Kent and Medway public health leaders are urging parents and carers to make sure children are up to date with their MMR (measles, mumps and rubella) vaccinations.
The call comes as UK Health Security Agency (UKHSA) figures show a national rise in measles cases and six recent confirmed cases in the South East.
Between 1st January and 20th April UKHSA statistics revealed 49 confirmed cases of measles in England compared to 54 cases for the whole of 2022. Most have been in London and some cases are linked to travel abroad.
The World Health Organisation (WHO) has also warned of a world-wide resurgence of the highly infectious disease after immunisation rates fell globally, including in the UK, during the COVID-19 pandemic – unless those who missed out have catch-up jabs.
Measles could lead to serious complications
James Williams, Medway Council’s Director of Public Health, said: “Measles is a very unpleasant illness and could lead to serious complications. It is really important that parents and carers check their children’s medical records, as well as their own, to make sure they are up to date with their vaccinations. Being vaccinated is the best way to reduce your risk of becoming unwell and lessening the chance of infectious diseases spreading within our community. It’s never too late to get vaccinated.”
Children are routinely offered the first dose of the MMR vaccine when they turn one and the second dose at three years and four months.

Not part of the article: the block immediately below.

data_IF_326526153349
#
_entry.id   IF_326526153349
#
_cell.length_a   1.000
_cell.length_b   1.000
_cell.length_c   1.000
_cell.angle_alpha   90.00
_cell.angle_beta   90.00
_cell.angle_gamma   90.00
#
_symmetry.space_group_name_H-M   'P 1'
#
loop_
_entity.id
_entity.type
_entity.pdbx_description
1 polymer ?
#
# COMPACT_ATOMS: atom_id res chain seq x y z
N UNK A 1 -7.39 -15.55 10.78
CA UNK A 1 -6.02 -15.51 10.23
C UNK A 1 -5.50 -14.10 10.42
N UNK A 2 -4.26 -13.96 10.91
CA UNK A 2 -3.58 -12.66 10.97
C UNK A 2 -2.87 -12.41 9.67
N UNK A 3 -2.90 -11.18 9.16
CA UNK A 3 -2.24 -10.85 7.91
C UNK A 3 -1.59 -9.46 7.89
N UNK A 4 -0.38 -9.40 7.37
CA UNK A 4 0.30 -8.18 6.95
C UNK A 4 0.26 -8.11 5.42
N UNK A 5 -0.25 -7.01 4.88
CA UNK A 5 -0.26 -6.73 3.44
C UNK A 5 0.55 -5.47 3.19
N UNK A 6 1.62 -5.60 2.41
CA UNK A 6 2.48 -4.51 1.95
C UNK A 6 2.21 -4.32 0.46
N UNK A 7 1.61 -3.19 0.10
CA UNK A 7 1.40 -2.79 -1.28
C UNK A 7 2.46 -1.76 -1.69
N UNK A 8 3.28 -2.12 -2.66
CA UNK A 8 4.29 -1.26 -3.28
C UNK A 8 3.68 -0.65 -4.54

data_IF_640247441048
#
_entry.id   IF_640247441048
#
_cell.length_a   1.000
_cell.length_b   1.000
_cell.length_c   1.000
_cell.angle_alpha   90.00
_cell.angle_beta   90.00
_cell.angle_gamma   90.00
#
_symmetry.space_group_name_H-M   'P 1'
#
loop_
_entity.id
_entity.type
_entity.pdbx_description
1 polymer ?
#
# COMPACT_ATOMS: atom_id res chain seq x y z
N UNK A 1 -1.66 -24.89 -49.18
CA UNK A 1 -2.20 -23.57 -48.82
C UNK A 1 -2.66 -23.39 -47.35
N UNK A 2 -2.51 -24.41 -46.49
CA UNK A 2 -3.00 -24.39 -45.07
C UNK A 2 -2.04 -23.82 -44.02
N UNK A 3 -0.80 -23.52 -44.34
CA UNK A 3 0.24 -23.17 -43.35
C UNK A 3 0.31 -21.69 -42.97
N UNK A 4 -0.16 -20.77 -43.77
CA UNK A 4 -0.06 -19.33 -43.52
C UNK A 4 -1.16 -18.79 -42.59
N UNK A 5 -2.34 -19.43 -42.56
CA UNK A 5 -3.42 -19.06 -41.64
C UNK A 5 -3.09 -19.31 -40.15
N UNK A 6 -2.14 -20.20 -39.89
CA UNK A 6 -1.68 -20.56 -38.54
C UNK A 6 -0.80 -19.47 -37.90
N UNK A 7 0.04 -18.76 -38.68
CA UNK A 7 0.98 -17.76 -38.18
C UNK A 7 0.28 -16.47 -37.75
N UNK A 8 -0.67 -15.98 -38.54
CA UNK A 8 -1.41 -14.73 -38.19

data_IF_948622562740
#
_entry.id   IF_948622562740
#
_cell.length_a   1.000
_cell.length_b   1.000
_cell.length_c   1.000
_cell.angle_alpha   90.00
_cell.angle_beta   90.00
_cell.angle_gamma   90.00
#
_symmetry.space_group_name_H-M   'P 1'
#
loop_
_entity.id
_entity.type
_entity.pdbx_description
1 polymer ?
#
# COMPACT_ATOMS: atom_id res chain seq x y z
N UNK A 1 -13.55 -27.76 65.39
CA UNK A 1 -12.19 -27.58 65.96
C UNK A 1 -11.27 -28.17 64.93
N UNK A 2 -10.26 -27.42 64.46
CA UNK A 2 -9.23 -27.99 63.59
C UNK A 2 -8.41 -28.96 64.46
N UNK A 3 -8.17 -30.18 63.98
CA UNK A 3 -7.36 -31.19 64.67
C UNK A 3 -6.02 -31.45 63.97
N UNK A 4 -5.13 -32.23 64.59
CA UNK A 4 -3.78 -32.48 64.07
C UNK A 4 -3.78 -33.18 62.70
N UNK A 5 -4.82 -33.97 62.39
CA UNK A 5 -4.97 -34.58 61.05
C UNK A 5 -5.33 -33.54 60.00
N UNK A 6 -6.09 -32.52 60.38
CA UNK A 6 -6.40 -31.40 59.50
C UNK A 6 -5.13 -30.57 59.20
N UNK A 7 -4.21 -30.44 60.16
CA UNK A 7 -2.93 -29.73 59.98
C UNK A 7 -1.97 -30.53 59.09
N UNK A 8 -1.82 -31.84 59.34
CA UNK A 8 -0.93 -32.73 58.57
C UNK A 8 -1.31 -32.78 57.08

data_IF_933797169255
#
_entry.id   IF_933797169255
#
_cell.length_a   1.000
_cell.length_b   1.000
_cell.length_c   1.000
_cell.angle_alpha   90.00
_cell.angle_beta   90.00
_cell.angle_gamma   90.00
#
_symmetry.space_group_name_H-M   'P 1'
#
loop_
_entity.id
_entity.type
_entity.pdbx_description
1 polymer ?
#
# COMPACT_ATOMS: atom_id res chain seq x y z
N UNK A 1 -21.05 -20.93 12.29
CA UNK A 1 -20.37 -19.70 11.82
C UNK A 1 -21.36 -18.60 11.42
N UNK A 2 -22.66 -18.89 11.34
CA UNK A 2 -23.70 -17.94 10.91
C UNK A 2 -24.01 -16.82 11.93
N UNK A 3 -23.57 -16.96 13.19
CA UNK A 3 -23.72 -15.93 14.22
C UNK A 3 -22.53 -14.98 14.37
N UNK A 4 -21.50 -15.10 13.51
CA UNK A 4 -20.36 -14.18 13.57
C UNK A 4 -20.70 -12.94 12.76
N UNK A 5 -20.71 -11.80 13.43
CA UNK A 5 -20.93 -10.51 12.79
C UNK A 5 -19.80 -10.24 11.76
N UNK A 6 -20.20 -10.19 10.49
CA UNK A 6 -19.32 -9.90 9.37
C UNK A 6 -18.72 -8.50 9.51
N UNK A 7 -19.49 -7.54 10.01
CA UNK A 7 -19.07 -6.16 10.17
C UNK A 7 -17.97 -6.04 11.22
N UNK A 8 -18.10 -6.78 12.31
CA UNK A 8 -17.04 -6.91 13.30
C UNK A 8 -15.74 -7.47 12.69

Uptake for the first dose of MMR in two-year-olds in the South East is at 91.5% with uptake of two MMR doses at age five years around 88%. While this is above the national average it is well below the 95% target set by the WHO to prevent measles outbreaks.
Vaccination is our best defence
Kent County Council Director of Public Health, Dr Anjan Ghosh, said: “Measles spreads easily, can lead to serious illness and, on rare occasions, can be fatal. Vaccination is our best defence against measles, providing life-long protection, so it is very concerning to see immunisation rates drop and cases increase. Parents and carers should review their child’s Red Book health record in the first instance and if you are still not sure, or you need to bring your child up to date with vaccines, contact your GP practice to check and to book an appointment. Teenagers and adults should also make sure they are covered, particularly before travelling this summer, or heading to college or university in September. Vaccines are free on the NHS and, whatever your age, it’s never too late to catch up.”
Anyone with symptoms of measles, including a high fever and blotchy red-brown rash, should stay at home and phone their GP, or NHS 111, for advice before visiting the surgery or A&E to avoid infecting others.
To find out more about childhood vaccinations visit the NHS website.